With only one source of stone in the country, bricks were used for construction but also broken down to make the ingredients for concrete. We daily watched clouds of red dust darken the site as women and children shattered the bricks by hand and carried them into mixers to build the foundations of new apartment buildings.
We always said, “What a waste of hard work to make those bricks! I can’t believe they’re just breaking them now!” But it was the only resource they had. And so, they continued to build with what they’d been given. They built up and tore down and built up again. Day by day we watched the city slowly inch higher on the backs of these workers.
When God gave me “build” as my word of the year for 2020, I anticipated starting out with finished raw materials and seeing progress rise all around me. I mean, I was ready. I’d spent long enough tearing down and living in limbo. I’d down deep soul work and was ready to see changes in my life. I promised to let go of plans and to and accept whatever came next, laying brick upon brick as God unfolded the next season.
I started the year with hesitant excitement, still adjusting to being back in the U.S. I'd started a new job in digital communications. My husband, Lee, was still looking for work. We had moved into a home we thought would be a temporary arrangement but then decided to stay, planning renovations and additions. Possibilities to create a future nearly from scratch seemed promising.
I had long been yearning for a more contemplative approach to community worship, a place my wandering heart might belong. I'd attended church in eight (some wildly) different denominations/traditions throughout all my moves. I'd visited so many others around the world and gone on retreats annually to a Trappist monastery for years. Amidst so much shifting faith practice—I didn’t feel like the church “home” I was coming back to in the U.S. was home anymore. I fought it for my family, but I knew I couldn’t stay.
In January our church visiting as a family had stalled and we decided to pursue two different avenues. Lee and the kids would attend what had been our home church before we moved to Bangladesh, and I would attend an Episcopal church we had visited during Advent. I felt like I had found a place, at last, I could belong.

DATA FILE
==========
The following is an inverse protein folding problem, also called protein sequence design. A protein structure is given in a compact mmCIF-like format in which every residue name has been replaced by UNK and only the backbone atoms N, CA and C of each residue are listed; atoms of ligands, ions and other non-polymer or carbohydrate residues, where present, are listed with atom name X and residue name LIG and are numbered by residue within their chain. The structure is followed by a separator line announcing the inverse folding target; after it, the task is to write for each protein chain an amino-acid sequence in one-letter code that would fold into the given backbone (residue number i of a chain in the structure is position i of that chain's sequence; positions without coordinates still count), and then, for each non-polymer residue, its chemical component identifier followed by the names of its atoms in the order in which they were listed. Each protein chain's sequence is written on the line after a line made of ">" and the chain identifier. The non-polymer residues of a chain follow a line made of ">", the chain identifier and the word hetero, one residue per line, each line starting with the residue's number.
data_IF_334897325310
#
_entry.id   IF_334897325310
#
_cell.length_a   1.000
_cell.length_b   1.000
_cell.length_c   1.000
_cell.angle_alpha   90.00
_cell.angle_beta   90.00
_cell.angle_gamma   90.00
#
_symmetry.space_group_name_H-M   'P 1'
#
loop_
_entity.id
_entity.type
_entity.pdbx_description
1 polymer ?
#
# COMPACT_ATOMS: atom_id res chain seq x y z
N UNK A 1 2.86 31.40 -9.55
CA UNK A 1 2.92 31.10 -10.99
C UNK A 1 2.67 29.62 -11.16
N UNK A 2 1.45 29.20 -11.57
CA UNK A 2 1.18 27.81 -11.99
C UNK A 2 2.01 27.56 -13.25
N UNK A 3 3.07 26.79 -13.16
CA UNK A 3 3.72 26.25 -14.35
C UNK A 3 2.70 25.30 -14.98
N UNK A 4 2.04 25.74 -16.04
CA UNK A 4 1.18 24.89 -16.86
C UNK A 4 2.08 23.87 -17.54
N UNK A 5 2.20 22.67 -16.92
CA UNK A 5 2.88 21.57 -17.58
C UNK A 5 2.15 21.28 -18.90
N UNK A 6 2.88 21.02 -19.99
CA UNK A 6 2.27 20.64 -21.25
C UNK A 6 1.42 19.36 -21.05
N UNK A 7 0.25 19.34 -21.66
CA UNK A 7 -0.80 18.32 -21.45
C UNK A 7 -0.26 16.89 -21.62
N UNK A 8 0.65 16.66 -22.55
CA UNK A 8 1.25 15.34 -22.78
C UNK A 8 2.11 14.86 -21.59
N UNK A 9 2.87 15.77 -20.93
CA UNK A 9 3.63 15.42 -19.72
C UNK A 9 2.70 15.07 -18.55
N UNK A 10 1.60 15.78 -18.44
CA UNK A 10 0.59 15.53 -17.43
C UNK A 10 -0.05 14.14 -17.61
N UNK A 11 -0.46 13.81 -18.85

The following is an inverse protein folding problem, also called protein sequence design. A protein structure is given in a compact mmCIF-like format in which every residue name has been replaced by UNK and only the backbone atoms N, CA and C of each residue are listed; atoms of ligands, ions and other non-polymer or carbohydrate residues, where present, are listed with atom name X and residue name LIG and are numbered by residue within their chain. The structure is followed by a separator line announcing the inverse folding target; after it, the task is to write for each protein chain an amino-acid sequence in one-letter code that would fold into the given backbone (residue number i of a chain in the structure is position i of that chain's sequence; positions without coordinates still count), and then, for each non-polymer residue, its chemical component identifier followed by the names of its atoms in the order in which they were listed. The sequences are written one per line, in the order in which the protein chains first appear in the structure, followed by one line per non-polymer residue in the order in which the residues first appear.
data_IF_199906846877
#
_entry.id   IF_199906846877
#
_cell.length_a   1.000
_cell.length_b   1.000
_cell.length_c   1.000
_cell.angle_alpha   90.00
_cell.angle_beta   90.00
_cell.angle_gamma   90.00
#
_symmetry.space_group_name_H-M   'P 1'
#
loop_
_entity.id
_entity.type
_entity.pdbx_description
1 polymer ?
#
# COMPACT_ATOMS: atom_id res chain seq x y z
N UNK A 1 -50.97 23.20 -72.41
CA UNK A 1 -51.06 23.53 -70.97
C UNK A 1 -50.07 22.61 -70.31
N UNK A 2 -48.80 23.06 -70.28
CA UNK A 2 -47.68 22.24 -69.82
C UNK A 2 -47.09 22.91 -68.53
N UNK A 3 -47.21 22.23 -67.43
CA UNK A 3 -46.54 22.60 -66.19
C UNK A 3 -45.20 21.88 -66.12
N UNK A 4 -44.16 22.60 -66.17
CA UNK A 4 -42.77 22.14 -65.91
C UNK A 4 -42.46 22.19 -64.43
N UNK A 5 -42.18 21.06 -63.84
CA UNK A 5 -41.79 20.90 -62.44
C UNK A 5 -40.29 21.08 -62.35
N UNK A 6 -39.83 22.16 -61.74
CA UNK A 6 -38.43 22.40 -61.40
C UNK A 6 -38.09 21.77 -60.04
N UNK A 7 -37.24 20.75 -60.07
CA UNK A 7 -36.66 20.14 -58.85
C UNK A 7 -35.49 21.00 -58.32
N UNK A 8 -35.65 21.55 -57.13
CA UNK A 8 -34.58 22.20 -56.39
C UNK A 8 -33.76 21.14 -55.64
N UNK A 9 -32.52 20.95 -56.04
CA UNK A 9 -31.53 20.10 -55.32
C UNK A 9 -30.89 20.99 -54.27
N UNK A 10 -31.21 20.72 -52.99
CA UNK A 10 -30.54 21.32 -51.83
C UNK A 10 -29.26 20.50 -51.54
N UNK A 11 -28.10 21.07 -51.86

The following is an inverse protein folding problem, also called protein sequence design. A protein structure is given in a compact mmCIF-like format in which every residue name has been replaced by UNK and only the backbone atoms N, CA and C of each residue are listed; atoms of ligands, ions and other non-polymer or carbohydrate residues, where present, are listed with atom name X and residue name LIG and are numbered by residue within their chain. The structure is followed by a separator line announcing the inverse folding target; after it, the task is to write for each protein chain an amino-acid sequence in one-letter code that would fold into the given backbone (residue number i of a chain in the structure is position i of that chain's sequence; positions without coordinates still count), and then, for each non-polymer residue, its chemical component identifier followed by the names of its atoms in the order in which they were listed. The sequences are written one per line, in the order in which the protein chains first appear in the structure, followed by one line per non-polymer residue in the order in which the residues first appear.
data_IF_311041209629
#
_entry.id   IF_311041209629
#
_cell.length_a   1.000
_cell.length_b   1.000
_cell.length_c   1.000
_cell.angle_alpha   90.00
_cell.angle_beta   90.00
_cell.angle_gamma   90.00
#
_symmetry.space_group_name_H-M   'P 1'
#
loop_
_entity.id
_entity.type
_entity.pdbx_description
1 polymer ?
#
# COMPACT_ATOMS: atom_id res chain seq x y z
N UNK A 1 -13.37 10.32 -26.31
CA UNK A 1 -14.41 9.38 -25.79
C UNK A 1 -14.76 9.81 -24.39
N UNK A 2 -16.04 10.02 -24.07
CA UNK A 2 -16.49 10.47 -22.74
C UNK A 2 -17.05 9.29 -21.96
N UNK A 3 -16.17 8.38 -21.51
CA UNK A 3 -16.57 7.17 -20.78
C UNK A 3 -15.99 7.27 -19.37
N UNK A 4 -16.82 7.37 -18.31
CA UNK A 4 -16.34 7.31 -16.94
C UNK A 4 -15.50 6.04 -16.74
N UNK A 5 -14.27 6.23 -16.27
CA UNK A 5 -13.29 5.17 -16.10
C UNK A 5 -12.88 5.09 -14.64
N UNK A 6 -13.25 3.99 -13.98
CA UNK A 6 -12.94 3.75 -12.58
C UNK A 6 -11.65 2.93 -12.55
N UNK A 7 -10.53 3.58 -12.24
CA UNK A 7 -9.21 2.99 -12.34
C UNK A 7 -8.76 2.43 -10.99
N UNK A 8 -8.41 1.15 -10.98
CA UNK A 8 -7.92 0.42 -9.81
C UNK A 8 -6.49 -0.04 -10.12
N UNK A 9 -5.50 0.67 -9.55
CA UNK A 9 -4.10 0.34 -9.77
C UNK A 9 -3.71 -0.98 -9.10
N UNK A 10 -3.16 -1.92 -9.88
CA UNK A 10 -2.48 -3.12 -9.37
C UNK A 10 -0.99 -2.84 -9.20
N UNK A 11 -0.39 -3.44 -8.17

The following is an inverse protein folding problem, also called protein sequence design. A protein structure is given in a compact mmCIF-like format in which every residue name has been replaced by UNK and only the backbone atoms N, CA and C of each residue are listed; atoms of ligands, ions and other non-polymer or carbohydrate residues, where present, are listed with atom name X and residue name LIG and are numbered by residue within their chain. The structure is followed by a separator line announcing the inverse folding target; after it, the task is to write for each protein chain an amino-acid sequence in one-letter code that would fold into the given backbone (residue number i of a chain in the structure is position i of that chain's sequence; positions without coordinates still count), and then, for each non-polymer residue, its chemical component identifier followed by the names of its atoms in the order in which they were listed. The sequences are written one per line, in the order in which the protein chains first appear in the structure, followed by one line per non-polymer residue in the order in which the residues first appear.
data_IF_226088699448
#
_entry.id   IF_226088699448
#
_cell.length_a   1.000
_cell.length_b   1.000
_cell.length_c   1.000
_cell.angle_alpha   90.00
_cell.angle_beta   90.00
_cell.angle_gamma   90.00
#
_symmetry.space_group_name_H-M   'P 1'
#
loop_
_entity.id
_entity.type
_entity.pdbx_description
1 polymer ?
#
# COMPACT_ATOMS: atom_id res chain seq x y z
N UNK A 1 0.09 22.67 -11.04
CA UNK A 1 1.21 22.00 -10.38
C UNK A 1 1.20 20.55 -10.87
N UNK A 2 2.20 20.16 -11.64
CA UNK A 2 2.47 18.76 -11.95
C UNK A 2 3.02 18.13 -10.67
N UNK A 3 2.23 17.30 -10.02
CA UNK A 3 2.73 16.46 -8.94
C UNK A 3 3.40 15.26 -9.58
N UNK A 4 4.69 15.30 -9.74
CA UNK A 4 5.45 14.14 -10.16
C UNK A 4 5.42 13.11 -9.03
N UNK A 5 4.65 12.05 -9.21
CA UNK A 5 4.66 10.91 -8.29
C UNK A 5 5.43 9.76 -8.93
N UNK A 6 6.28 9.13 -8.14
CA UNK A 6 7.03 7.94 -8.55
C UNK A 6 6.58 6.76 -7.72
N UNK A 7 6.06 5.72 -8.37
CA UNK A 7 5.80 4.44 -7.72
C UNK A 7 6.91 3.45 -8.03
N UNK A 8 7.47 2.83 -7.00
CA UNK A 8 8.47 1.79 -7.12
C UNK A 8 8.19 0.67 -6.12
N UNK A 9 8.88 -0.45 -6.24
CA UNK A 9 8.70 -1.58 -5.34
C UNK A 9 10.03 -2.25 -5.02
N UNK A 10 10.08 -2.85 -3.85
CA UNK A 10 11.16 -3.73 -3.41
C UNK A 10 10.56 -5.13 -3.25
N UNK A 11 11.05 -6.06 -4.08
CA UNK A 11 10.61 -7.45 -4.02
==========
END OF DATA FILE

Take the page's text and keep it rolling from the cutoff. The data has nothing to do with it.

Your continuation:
The kids were starting to feel settled in their new schools and we had a solid routine down where I worked while they were at school and wrote on weekend mornings at a coffee shop in the early hours while they slept. Lee started his new job and I was talking with an editor about a book idea that was consuming my thoughts. I could just see this new future rising toward the sky.
A clump of dried Georgia clay crunched under my shoe. I sighed as I turned to grab the broom and sweep the floor again. I looked out the living room window at the mound of orangy-brown earth that had been the source of the mess. My husband took down a hundred trees a few months ago and left a jagged scar running through the yard. It is preparation for building the extension that will house a bedroom and bathroom eventually.
We put the build that will give our kids their own rooms on hold until our income is more reliable though. So a muddy heap of earth is a reminder of living in this in-between space of what is and what is yet to come.
I long for that more expansive home but there are so many steps needed to get there and so much cost associated. It’s going to be a mess for a long time before it is beautiful.
“I don’t feel like you don’t need to add anything else to your daily practice,” my spiritual director said. I wanted to believe her, to take her words as permission to feel like it is enough, like I am enough.
In response to her question of how I see God moving in my life, I mentioned how I am seeking God. I talked about trying to read through the daily office lectionary (a two-year cycle of Scripture for daily reading from the Book of Common Prayer), practice centering prayer, and take breaks throughout my workday in which I stop to pray and send encouraging messages to friends for which I am praying.
She could tell I was asking the question without saying it out loud: “Is this enough? Should I be doing more?” I feel like I’ve been wandering around in the wilderness for so long and I want to finally say I have it all figured out.
Friends who know me well tease me about my orderly way of living. I love to make plans. My house must be clean and organized before I can rest. What I am really after isn’t an orderly house; it is a well-ordered life.
“You make lists just so you can check things off them,” a friend recently said to me. I laughed in response. It was the nervous kind of laughter that says, “yes, this is true; I wish it wasn’t.” We were discussing personality types (How I am an ISFJ and particularly how the J-judging part of my Myers-Briggs type leads me to desire a structure and control).